MI6 looking for ‘Jamal Bond’

Figures for 2016 show that MI6, which had a staff of about 2,500, has a major gender and ethnicity imbalance.
Sunday 03/06/2018
A general view of the MI6 building in London.  (AP)
Shark tank. A general view of the MI6 building in London. (AP)

LONDON - An ad campaign by Britain’s MI6 intelligence agency sought to recruit women and ethnic minorities to the service. At a time when the United Kingdom is facing unprecedented threats from non-state actors, particularly the Islamic State (ISIS), the recruitment of agents from diverse cultural backgrounds could prove invaluable.

The advert — the first televised one from the intelligence agency — featured a shark menacingly swimming in an aquarium before the camera pulls out to show a startled child being comforted by her mother.

“We are intelligence officers but we don’t do what you think,” the advert’s voiceover says. “It is not keeping your cool in the shark tank. It is picking up the silent cues that matter. Understanding others. Helping them see things differently. It is exploring the world beyond your own. And if that sounds familiar it is because you do it every day. MI6 — secretly, we are just like you.”

MI6 announced that it would be reviewing its recruitment criteria to secure a more diverse workforce. Currently, candidates must be British and have at least one parent who is British. Having foreign-born parents rules out many potential recruits and second-generation immigrants often fail to meet that criteria.

“We are making our services’ nationality rules slightly more flexible to support our diversity agenda and enable a wider selection of candidates to join us,” an MI6 recruitment official said.

Speaking at a news conference announcing the recruitment drive, MI6 Chief Alex Younger said: “I want this opportunity to dispel the myths that still too often see potential candidates rule themselves out. My message remains simple: There is no standard MI6 officer. If you have what it takes, then apply to join us.”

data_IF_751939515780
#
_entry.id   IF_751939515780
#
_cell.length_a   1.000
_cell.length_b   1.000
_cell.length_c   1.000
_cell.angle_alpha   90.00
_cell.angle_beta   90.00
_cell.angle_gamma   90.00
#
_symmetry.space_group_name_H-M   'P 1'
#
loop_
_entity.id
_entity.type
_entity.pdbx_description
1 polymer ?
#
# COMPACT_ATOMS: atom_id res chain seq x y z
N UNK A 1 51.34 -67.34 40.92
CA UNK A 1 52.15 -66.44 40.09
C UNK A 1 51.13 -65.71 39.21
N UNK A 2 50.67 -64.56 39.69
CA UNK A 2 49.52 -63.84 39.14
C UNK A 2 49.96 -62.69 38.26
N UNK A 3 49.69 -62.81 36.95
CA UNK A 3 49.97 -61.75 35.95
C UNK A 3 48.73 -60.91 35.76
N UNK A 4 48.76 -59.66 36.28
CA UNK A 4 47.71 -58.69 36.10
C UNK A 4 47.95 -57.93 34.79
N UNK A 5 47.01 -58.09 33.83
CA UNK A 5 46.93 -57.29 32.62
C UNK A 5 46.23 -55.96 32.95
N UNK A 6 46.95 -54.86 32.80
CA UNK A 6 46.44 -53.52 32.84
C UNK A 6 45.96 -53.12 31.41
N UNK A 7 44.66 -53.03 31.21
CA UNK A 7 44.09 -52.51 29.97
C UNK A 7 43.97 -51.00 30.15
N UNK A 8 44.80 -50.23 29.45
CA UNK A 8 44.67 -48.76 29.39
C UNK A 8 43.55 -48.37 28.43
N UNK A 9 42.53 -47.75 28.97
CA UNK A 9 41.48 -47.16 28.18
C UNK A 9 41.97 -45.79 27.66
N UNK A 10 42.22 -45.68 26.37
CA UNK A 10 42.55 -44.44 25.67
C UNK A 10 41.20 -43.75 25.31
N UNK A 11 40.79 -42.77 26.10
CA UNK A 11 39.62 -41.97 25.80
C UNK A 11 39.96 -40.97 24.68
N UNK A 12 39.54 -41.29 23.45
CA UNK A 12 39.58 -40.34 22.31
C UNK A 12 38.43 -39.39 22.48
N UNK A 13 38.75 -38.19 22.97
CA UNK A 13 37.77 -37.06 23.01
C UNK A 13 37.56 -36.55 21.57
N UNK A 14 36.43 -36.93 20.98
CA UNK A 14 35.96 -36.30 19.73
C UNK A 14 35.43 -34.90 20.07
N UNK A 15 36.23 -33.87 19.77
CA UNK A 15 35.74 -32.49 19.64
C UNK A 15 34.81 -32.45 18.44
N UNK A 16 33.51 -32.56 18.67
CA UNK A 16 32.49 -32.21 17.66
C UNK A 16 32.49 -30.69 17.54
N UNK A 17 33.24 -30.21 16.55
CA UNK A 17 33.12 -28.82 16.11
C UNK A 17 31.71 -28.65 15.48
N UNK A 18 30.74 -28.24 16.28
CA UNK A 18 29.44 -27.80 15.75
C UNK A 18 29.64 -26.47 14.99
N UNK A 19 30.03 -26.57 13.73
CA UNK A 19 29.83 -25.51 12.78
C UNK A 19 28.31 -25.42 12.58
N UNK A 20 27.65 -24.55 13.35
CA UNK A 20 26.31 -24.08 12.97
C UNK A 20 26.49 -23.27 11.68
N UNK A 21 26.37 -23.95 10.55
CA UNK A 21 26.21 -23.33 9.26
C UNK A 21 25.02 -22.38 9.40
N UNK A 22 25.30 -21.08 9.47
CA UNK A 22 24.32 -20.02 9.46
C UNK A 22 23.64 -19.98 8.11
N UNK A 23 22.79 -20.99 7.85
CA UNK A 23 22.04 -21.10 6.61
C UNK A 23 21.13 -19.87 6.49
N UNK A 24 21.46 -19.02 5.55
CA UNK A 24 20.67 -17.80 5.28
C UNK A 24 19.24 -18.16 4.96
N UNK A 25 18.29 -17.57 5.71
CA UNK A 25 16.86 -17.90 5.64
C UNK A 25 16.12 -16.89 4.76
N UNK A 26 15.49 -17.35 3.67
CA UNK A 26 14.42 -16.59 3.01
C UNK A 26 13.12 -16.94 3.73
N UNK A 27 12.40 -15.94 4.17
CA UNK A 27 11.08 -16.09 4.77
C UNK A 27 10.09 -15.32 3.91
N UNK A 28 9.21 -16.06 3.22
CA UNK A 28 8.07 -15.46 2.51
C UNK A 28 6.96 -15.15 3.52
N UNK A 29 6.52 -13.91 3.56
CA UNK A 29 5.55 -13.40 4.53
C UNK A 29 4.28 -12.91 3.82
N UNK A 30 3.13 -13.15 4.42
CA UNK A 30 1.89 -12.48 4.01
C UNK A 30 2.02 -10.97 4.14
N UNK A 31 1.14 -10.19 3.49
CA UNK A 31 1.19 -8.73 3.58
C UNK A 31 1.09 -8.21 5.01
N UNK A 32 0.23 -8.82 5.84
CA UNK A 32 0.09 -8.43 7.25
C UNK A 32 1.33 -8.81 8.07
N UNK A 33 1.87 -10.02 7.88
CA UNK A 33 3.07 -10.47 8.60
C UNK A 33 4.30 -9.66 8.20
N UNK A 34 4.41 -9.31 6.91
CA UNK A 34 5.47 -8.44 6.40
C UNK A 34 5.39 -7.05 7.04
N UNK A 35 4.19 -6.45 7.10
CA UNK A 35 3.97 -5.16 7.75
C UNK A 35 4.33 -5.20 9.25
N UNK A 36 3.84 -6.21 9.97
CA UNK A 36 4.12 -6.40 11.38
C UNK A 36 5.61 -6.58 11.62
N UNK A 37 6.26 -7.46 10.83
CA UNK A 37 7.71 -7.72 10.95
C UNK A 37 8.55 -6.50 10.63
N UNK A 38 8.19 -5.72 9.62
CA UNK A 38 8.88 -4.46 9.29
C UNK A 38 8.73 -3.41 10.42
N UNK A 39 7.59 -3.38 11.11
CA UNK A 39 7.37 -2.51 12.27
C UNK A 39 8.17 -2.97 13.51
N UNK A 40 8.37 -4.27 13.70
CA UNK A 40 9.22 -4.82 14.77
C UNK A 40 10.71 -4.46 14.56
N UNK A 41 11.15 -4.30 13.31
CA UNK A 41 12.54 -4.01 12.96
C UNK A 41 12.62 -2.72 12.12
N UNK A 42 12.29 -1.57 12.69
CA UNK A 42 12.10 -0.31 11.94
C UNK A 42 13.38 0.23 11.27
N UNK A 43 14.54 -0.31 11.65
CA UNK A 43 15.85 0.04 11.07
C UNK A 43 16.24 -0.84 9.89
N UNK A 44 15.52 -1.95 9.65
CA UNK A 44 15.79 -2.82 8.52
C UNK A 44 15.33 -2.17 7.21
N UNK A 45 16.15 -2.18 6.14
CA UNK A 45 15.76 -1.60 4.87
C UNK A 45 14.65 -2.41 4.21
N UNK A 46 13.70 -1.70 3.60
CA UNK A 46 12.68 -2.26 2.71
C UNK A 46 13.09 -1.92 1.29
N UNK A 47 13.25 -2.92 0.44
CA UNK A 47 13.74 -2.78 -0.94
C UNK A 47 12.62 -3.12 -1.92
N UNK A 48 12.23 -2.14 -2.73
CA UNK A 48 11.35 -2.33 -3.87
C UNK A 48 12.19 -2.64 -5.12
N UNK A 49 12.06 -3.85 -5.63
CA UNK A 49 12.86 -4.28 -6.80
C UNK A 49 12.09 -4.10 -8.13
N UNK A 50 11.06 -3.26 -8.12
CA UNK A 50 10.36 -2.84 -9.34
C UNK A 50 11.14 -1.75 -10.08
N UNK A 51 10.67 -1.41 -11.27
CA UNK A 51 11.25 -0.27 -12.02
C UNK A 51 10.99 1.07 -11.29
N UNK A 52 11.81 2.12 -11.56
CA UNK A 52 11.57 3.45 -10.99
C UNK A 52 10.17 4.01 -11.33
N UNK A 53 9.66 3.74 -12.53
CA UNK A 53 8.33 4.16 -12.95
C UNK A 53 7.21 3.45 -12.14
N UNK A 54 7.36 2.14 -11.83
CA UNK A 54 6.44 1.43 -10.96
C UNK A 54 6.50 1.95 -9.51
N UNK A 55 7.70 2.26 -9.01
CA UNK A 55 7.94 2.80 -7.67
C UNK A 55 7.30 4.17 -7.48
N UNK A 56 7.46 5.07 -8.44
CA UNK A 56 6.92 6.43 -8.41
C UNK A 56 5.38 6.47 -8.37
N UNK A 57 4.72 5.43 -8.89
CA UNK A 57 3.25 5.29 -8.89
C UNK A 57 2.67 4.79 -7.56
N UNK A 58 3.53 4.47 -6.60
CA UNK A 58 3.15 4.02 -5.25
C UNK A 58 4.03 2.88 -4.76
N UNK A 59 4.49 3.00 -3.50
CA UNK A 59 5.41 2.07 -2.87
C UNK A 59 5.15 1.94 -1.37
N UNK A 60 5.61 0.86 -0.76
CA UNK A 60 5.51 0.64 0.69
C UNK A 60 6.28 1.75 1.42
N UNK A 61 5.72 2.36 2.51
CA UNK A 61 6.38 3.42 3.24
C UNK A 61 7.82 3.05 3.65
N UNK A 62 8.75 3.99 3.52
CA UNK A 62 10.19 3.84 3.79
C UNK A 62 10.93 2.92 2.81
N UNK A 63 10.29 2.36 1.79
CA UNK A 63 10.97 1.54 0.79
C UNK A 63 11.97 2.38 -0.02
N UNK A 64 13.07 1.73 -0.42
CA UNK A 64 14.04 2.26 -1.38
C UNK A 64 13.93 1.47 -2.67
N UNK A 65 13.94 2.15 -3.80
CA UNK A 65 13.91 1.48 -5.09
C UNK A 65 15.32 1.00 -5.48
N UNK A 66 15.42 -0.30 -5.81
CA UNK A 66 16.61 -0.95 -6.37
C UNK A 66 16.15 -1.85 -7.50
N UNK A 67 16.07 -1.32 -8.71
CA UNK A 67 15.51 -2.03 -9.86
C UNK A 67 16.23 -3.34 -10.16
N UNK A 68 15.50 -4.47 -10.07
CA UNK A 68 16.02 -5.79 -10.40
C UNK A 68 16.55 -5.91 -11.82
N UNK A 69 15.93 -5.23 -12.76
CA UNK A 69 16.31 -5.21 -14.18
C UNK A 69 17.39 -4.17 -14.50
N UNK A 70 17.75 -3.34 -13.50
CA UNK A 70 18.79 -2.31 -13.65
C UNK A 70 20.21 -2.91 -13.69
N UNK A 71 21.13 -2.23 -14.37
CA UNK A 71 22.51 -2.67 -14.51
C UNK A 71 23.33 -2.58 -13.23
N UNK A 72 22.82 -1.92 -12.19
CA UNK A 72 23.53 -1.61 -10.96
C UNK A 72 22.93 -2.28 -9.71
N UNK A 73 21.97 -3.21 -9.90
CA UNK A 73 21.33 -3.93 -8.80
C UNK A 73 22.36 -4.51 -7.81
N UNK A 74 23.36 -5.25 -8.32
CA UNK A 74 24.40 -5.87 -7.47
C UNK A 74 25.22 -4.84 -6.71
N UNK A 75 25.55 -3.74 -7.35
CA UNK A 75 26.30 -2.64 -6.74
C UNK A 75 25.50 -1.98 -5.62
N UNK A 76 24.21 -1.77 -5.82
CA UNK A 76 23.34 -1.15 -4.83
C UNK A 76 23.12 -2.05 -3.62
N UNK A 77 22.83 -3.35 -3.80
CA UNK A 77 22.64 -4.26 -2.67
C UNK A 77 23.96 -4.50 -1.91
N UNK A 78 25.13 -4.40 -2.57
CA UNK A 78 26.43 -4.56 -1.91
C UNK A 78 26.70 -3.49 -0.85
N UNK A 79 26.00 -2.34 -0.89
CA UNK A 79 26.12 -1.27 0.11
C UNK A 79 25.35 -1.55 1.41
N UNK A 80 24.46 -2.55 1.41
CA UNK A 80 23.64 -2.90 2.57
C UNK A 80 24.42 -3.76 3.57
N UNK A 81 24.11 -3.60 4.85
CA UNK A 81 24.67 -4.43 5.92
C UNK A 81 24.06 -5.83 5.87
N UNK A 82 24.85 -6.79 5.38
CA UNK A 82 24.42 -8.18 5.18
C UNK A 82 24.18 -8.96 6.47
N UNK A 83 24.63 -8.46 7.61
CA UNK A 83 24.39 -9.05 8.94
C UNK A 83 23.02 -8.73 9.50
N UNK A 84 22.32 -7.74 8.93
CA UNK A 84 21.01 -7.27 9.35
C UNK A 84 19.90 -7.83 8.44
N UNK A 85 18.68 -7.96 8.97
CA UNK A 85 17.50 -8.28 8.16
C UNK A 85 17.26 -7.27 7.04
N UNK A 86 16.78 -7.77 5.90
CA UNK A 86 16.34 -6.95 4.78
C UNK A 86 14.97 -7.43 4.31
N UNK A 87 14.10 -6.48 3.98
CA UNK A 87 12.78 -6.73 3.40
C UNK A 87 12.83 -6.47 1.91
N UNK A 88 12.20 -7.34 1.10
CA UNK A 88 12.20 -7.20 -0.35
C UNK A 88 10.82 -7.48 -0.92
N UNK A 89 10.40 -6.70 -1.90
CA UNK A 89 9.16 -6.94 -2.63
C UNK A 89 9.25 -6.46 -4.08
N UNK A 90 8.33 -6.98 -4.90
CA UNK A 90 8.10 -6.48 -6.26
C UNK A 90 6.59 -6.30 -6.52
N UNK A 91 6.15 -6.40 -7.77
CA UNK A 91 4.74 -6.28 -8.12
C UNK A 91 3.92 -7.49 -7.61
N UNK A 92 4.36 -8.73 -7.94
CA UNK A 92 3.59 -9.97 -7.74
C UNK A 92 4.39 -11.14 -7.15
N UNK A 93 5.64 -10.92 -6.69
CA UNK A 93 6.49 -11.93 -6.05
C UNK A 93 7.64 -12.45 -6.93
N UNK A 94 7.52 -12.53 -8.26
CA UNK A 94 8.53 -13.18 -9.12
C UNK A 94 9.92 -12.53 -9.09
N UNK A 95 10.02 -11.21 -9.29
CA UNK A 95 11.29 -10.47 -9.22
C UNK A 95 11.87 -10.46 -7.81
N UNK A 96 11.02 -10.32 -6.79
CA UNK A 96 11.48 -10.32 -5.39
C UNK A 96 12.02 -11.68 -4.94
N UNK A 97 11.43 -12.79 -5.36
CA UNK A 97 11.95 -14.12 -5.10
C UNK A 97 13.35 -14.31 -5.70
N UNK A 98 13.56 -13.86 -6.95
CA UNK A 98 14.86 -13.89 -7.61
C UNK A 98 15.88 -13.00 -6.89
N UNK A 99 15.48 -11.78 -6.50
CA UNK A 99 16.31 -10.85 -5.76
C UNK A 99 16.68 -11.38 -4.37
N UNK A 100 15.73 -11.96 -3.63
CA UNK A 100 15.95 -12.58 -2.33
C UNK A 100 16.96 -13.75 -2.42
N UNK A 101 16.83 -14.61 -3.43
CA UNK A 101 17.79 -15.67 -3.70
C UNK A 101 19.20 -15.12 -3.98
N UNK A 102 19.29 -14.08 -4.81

“Regardless of background, if you have the skills we need and share our values, I want you to consider a career in intelligence in a service that reflects today’s society, MI6 needs the best people this country has to offer,” he added.

In an exclusive interview with Britain’s Guardian newspaper, another first for MI6, Younger asserted that MI6 “need[ed] to reflect the society we live in,” warning of the dangers of “groupthink.”

The Secret Intelligence Service, informally known as MI6, is the foreign branch of Britain’s intelligence service. It has been seeking to shed its “James Bond” image for years. Younger describing the popular movie franchise as a blessing.

Figures for 2016 show that MI6, which had a staff of about 2,500, has a major gender and ethnicity imbalance. Women make up just 24.1% of senior posts and 37.8% of non-senior staff. Just less than 7% of non-senior staff come from a black, Asian and minority ethnic (BAME) background and they are not represented at all in senior posts. MI6 is seeking to fill 800 new positions before 2021.

MI5, which handles domestic intelligence cases, has had campaigns to recruit BAME candidates but as of 2016 did not have a single senior staff member from such a background. MI5’s website states that 40% of its employees are women and 8% come from a BAME background, a 100% increase from ten years ago.

This is also not the first time MI6 has sought to expand recruitment, particularly among ethnic minorities. In 2007, some MI5 and MI6 agents spoke to the media under the condition of anonymity seeking to bolster recruitment among BAME candidates.

One Muslim MI6 agent, “Yasmin,” told the BBC that it was important that people from all faiths and backgrounds join the intelligence service. “I would say extremism in any form is wrong, be that Islamic extremism or any other kind of extremism,” she said.

“I feel very, very strongly that if you are able to do something to make a difference, you should make that difference.”

The head of MI6 recruitment, speaking in 2006, went further, saying: “We want to be truly representative and reflective but clearly if we are going to be reflective we do need to have Muslims in our organisations because of the insight and understanding that they bring.”